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Imprinted effects in the brain: from the X chromosome to single autosomal loci

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dc.contributor.advisor Osten, Pavel en_US
dc.contributor.advisor Huang, Josh Z en_US
dc.contributor.author Szelenyi, Eric en_US
dc.contributor.other Department of Neuroscience en_US
dc.date.accessioned 2017-09-20T16:50:40Z
dc.date.available 2017-09-20T16:50:40Z
dc.date.issued 2017-05-01 en_US
dc.identifier.uri http://hdl.handle.net/11401/76569 en_US
dc.description 182 pgs en_US
dc.description.abstract Proper brain functioning relies on imprintsepigenetic marks controlling gene expression in a parent-of-origin (PO)-specific manner. Early in development imprinting occurs upon the X-chromosome in females, and also in both sexes amongst ~100 known imprinted genes, such as Growth factor receptor-binding protein 10 (Grb10). Uniquely, the control over gene dosage endowed by both forms of imprinting (X-chromosome inactivation, XCI, and genomic imprinting, respectively) outweighs the benefits of diploidy. Thus, their existence highlights a functional significance. Spatial arrangements of imprinted brain cells have implicated systems and circuit-level functions over behavior. However, until now we have lacked the means for adequate spatial analysis required to link imprinted brain patterns to specific behavioral functions. My dissertation targets this problem using advanced whole-brain microscopy and computational methods in combination with novel mouse genetics and behavior. Through these approaches, my dissertation provides results that 1) define XCI brain pattern dynamics in female mice, 2) determine its behavioral influence in an X-linked brain disease model, and 3) identify novel behavioral brain circuitry affiliated with the cellular imprint status of Grb10. To determine whole-brain XCI dynamics, I quantified active X-chromosome (XCa) cell density on maternal (Xm) or paternal (Xp) XCa-GFP reporting mice. Whole-brain quantifications revealed a modest but statistically significant ~10% maternal XCa bias amongst all brain areas. The overall individual variability observed in whole-brain XCI ratios, ranging as wide as 25%/75%, was found to strongly predict skewing across brain areas, suggesting brain XC imprinting occurs prior to differentiation of the neural germ layer. Together, these results suggested an Xm favoring of inherited X-linked behavioral traits and disease penetrance. To test this hypothesis, I examined behaviors of heterozygous fragile X syndrome (FXS) model mice. Disease penetrance was observed only in maternal FXS mice, which phenocopied the human female FXS symptoms of exploratory alterations, spatial memory deficits, and social avoidance accompanied with hyperarousal. To identify putative neural circuit correlates of the disrupted behaviors I used correlational analyses amongst healthy XCa cell density and behavioral scores across 740 brain regions. First, time of center exploration in an open field positively correlated with an integrated sensorimotor and arousal network of connected regions. Second, altered social exploration in a 3-chamber test negatively correlated to interconnected regions outlining a socio-spatial encoding network. Collectively, these results described the dynamics of brain XCI and its relationship to behavioral function in an X-linked disease state. In the second part of my dissertation I examined the brain-wide distribution of Grb10's imprint status with respect to systems of behavior. I generated non-gene disruptive allelic-reporter/Cre mouse lines that allowed me to map, trace, and manipulate the activity of neurons expressing Grb10 maternal or paternal alleles. Dual color-assisted, PO-specific expression mapping in double transgenic mice revealed predominant and diffuse monoallelic paternal expression in subcortical stress centers and monoallelic maternal expression within non-neuronal cells of the vasculature. Novel biallelic neuronal populations were found in defensive subcortical nodes, including the ventrolateral PAG (vlPAG). The vlPAG biallelic population contained a mix of novel ovBNST-projecting VIP+ and midline thalamus and amygdala-projecting GAD2+ neurons. Acute (inhibitory DREADD) or chronic (Cre-dependent ablation) loss-of-function manipulations of these cells suggested a suppressive role in fear memory-specific freezing behavior. These results demonstrated brain system-specific roles of each Grb10 allele in behavioral function. In summary, my dissertation broadens the behavioral relevance of XC and gene-specific imprinting in providing novel systems-level regulation over behavior. en_US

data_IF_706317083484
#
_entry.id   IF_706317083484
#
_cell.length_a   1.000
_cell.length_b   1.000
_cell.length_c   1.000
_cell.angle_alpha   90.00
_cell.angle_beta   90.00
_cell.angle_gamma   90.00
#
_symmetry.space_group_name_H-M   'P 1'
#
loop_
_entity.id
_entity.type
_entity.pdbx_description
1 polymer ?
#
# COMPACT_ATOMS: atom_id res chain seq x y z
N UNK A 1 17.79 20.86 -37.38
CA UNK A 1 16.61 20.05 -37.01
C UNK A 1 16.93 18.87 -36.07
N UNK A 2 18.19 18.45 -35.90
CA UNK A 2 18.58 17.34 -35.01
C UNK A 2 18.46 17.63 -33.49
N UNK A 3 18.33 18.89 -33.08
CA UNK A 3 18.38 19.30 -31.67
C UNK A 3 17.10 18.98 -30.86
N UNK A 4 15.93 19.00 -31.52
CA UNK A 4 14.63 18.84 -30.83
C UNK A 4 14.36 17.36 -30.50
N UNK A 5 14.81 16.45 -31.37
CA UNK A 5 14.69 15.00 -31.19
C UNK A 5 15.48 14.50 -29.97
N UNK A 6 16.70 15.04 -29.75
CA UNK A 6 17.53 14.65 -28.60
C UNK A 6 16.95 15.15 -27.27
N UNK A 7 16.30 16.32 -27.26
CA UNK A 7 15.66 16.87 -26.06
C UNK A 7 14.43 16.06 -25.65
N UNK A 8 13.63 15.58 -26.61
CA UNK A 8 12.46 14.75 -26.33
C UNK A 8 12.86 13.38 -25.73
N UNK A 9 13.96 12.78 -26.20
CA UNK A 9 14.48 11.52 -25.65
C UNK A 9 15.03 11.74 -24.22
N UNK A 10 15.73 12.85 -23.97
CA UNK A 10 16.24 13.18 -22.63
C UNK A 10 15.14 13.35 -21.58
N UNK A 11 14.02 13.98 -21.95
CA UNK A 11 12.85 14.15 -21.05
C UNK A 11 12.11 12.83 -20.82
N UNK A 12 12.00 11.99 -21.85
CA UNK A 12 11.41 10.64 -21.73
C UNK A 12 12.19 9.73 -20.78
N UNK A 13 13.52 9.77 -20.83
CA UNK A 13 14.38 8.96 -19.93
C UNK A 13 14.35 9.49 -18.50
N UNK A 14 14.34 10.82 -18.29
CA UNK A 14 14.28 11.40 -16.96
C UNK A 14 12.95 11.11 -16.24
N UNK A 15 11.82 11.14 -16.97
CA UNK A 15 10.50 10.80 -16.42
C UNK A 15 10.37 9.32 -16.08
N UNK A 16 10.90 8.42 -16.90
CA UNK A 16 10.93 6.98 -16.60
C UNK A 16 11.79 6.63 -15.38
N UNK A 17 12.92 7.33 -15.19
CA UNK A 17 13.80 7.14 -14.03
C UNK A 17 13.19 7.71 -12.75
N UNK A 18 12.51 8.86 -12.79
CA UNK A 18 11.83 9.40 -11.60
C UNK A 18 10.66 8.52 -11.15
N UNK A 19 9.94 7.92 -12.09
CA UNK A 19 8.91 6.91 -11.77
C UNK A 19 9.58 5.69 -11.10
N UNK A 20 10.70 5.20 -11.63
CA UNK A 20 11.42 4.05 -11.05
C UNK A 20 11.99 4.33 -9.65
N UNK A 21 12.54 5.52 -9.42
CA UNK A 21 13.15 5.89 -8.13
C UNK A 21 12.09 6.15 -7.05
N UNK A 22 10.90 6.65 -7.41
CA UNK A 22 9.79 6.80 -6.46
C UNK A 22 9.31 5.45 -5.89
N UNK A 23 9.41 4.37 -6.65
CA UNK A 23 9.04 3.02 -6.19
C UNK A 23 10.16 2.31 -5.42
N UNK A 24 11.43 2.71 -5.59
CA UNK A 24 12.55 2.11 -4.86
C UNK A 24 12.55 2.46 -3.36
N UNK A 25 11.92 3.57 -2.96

dc.description.sponsorship This work is sponsored by the Stony Brook University Graduate School in compliance with the requirements for completion of degree. en_US
dc.format Monograph en_US
dc.format.medium Electronic Resource en_US
dc.language.iso en_US en_US
dc.publisher The Graduate School, Stony Brook University: Stony Brook, NY. en_US
dc.subject.lcsh Neurosciences -- Genetics -- Behavioral sciences en_US
dc.subject.other behavior, genomic imprinting, microscopy, neural circuits, x chromosome, XCI en_US
dc.title Imprinted effects in the brain: from the X chromosome to single autosomal loci en_US
dc.type Dissertation en_US
dc.mimetype Application/PDF en_US
dc.contributor.committeemember Li, Bo en_US
dc.contributor.committeemember Talmage, David en_US
dc.contributor.committeemember Alberini, Cristina en_US

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